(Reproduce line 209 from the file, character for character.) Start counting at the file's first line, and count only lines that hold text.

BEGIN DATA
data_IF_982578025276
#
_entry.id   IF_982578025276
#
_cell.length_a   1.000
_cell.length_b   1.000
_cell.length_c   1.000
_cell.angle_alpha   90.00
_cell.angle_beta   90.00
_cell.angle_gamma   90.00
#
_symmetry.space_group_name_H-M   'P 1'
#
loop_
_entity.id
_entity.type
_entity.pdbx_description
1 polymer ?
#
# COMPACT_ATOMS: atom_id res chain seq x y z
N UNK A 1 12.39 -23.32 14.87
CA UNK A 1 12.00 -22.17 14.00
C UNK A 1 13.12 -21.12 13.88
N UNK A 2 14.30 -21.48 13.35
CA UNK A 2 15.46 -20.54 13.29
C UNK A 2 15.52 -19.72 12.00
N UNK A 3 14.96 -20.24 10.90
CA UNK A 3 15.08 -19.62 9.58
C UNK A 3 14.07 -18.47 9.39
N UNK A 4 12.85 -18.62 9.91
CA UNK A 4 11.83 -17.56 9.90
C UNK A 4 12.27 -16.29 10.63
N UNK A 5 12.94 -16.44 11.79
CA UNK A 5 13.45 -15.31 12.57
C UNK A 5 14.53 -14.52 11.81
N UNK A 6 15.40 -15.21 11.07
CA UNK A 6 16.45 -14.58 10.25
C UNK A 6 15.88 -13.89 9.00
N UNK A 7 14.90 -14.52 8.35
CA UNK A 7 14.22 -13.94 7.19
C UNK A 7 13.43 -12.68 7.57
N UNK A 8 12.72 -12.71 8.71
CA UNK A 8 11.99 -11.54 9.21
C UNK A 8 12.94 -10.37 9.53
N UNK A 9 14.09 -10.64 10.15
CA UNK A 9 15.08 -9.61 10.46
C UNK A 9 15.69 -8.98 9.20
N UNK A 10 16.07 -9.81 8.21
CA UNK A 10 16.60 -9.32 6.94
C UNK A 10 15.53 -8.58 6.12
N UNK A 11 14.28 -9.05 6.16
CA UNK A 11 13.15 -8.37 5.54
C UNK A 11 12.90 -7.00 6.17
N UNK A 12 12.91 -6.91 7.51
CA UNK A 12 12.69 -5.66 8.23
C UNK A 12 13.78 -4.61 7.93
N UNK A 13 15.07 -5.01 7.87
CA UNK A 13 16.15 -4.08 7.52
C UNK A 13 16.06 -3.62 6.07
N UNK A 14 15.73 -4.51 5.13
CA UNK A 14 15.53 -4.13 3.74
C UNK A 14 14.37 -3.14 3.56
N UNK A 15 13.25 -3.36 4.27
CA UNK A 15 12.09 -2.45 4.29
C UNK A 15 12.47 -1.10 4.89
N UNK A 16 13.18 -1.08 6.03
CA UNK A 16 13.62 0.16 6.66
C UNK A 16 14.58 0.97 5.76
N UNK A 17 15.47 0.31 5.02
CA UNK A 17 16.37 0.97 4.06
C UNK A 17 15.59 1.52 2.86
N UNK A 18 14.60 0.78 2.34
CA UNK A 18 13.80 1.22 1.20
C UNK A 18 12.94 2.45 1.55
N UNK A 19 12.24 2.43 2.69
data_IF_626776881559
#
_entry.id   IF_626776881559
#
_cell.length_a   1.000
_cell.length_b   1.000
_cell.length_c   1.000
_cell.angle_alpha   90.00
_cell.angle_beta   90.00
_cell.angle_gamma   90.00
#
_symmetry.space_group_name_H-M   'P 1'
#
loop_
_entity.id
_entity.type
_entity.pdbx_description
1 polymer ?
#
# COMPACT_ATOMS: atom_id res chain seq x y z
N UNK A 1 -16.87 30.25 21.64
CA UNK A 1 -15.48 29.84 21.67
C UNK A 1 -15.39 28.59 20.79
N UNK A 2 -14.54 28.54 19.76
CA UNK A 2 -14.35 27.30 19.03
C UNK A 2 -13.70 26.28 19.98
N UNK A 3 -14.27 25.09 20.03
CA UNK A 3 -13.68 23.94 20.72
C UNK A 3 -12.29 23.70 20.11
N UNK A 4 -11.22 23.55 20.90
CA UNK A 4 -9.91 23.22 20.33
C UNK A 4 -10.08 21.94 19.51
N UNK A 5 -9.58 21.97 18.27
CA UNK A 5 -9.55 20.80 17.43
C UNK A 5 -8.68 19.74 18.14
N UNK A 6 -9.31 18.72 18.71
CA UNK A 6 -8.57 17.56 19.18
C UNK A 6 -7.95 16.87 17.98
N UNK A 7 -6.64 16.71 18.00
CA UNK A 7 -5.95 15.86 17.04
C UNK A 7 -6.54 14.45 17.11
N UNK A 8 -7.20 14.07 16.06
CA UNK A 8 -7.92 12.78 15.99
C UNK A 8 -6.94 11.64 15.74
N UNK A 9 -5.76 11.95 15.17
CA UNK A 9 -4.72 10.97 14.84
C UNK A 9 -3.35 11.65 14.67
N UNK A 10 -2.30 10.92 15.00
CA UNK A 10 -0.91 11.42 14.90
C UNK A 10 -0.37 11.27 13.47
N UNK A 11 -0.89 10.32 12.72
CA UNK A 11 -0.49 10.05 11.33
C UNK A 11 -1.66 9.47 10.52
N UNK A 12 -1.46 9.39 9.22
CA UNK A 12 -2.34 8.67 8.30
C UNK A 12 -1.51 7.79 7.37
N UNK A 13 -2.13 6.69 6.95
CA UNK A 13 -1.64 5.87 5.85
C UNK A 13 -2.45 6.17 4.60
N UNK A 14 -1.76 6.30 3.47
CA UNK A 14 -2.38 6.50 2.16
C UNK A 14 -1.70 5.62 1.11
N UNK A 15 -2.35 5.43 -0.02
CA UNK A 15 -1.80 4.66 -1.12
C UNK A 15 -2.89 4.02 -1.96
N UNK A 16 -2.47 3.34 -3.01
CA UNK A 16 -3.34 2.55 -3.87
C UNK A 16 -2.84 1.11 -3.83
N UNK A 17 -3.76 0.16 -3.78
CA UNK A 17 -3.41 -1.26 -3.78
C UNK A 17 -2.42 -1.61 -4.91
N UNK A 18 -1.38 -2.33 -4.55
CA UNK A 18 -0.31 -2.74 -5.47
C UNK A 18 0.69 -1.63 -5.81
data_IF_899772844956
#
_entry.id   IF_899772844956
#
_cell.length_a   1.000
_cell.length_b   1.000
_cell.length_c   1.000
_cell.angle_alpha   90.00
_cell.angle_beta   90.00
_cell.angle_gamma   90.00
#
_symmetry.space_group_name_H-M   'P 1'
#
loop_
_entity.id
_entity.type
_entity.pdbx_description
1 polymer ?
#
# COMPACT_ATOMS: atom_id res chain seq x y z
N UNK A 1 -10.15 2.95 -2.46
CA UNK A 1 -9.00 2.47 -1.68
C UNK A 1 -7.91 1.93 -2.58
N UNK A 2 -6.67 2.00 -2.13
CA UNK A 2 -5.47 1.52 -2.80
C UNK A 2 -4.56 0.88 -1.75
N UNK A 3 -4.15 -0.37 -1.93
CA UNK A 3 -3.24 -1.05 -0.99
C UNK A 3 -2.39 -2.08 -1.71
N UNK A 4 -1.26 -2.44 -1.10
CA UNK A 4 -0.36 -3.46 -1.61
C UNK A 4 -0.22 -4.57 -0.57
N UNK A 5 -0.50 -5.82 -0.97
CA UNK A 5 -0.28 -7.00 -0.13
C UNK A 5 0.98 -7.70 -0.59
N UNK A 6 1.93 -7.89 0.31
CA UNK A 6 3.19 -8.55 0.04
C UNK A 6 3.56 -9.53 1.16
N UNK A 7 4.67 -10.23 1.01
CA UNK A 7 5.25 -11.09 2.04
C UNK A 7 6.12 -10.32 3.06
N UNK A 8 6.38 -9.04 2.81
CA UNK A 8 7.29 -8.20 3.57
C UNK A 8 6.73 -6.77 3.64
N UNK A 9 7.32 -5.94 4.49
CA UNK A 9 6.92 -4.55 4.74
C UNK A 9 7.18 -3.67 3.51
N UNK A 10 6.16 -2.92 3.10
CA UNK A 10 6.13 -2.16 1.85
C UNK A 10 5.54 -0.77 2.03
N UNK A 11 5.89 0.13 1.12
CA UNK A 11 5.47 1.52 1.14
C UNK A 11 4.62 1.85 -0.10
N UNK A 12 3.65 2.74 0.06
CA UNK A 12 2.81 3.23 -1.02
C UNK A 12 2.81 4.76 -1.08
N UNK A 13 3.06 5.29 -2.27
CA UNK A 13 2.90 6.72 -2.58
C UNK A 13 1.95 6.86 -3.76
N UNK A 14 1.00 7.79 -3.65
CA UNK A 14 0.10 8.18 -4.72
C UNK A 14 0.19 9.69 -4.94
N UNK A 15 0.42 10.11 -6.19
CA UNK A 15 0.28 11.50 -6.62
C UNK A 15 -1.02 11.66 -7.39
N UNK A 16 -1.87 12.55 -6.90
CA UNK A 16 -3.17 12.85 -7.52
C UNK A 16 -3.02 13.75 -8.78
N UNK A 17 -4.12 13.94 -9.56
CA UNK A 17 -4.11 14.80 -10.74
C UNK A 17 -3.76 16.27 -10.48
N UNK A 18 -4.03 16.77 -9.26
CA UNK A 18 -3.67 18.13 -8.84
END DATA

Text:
N UNK A 14 1.00 7.79 -3.65